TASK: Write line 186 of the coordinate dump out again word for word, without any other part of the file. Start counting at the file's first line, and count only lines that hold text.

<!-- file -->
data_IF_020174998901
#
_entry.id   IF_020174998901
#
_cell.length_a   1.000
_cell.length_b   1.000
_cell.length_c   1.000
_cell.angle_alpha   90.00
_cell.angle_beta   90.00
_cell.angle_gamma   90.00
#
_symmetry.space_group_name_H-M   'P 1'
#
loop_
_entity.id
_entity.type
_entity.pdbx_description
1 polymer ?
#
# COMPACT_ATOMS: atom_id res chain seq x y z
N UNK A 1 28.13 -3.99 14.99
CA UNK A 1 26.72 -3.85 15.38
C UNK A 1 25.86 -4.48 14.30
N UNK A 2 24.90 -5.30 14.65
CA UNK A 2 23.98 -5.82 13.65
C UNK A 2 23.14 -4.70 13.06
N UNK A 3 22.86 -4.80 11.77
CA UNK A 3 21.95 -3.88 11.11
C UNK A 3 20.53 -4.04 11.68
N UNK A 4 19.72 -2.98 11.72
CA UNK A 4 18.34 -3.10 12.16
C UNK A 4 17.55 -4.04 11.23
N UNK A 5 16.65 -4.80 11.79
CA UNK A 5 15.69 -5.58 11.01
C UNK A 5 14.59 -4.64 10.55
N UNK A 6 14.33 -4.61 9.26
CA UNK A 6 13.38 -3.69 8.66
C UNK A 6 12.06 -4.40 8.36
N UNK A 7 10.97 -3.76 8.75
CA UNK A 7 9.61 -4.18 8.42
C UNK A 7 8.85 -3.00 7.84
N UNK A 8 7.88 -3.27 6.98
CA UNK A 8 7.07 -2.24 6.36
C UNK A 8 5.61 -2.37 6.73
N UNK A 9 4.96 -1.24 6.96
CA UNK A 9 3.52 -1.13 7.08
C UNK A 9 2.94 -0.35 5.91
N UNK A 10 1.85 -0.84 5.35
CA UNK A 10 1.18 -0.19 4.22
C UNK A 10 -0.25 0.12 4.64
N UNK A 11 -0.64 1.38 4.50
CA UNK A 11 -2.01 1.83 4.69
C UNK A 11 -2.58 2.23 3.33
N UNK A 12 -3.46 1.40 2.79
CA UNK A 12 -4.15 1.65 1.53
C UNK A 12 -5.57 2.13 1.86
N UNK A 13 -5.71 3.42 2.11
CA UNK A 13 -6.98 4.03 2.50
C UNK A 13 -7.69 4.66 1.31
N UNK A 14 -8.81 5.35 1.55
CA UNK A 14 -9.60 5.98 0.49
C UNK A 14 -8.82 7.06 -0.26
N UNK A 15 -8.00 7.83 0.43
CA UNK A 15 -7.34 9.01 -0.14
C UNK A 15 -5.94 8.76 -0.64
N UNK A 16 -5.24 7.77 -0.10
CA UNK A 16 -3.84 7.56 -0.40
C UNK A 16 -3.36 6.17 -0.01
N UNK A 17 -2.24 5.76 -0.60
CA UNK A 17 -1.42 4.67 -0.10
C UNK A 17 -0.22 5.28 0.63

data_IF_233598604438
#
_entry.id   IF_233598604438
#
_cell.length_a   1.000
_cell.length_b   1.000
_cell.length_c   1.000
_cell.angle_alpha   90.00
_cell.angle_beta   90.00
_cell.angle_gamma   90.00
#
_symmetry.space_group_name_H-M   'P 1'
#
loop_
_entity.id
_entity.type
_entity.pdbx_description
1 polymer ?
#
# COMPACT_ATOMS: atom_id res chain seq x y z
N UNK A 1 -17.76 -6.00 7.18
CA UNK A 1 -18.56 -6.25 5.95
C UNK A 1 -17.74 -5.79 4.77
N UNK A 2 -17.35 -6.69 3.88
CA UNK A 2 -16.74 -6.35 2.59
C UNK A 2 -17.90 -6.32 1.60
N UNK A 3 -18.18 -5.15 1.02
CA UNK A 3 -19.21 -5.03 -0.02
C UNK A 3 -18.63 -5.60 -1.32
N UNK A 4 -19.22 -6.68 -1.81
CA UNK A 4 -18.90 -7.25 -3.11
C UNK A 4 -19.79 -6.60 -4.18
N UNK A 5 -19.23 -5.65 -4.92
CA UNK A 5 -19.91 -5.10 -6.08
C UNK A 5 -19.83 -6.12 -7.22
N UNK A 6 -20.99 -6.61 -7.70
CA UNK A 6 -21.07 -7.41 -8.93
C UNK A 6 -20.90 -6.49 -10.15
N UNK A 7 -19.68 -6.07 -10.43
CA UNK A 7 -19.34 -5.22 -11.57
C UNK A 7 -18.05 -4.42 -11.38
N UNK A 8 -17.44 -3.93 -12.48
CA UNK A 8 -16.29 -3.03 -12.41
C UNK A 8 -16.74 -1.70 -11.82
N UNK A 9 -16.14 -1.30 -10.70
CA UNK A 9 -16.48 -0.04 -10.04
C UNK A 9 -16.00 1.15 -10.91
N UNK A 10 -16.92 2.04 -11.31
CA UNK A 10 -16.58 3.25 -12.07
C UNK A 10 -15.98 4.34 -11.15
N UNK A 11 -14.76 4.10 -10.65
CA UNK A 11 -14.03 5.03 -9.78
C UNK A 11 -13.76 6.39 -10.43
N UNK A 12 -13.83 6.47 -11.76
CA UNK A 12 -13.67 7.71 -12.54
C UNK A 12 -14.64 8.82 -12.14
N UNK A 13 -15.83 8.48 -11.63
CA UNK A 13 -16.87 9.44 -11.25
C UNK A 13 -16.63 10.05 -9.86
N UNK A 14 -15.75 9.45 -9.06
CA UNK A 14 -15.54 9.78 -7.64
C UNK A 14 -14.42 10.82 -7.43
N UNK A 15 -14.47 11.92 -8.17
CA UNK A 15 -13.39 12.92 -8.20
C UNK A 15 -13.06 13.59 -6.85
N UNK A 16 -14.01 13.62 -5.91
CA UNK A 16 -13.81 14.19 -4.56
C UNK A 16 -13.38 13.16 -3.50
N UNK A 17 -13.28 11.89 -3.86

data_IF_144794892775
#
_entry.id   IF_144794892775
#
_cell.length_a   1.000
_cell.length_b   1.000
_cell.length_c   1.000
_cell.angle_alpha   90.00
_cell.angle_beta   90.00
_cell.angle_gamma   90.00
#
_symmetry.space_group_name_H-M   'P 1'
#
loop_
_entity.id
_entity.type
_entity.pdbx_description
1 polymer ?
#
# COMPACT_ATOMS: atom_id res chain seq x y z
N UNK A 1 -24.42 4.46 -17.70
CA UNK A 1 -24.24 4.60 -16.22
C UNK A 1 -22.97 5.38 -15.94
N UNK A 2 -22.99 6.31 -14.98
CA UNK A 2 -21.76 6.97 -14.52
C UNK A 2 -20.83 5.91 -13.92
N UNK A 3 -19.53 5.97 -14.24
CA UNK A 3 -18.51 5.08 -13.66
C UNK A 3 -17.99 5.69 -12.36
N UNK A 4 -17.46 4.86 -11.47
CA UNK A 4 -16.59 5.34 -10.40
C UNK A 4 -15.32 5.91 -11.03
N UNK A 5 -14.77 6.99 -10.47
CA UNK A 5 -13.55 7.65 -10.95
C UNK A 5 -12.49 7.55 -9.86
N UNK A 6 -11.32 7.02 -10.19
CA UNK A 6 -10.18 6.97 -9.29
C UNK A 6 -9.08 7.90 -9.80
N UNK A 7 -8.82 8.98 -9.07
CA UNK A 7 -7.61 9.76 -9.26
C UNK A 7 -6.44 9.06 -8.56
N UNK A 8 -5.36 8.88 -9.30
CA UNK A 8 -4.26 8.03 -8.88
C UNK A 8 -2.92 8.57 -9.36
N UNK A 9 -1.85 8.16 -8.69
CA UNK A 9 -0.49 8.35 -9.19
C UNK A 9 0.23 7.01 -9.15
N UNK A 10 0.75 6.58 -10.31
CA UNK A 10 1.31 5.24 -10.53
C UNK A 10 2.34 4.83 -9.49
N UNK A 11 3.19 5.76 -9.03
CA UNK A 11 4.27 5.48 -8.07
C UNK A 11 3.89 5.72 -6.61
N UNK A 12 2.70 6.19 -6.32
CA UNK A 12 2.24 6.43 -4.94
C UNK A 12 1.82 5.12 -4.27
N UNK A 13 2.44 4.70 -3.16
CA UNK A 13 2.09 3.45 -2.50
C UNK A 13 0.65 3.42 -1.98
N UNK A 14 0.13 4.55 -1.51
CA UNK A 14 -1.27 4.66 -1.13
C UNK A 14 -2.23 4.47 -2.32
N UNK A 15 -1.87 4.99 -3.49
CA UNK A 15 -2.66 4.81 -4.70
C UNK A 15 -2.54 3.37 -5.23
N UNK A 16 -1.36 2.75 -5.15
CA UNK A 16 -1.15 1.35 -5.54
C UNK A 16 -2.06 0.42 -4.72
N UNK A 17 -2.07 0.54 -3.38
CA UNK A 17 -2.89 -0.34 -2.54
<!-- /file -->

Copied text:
CA UNK A 9 -0.49 8.35 -9.19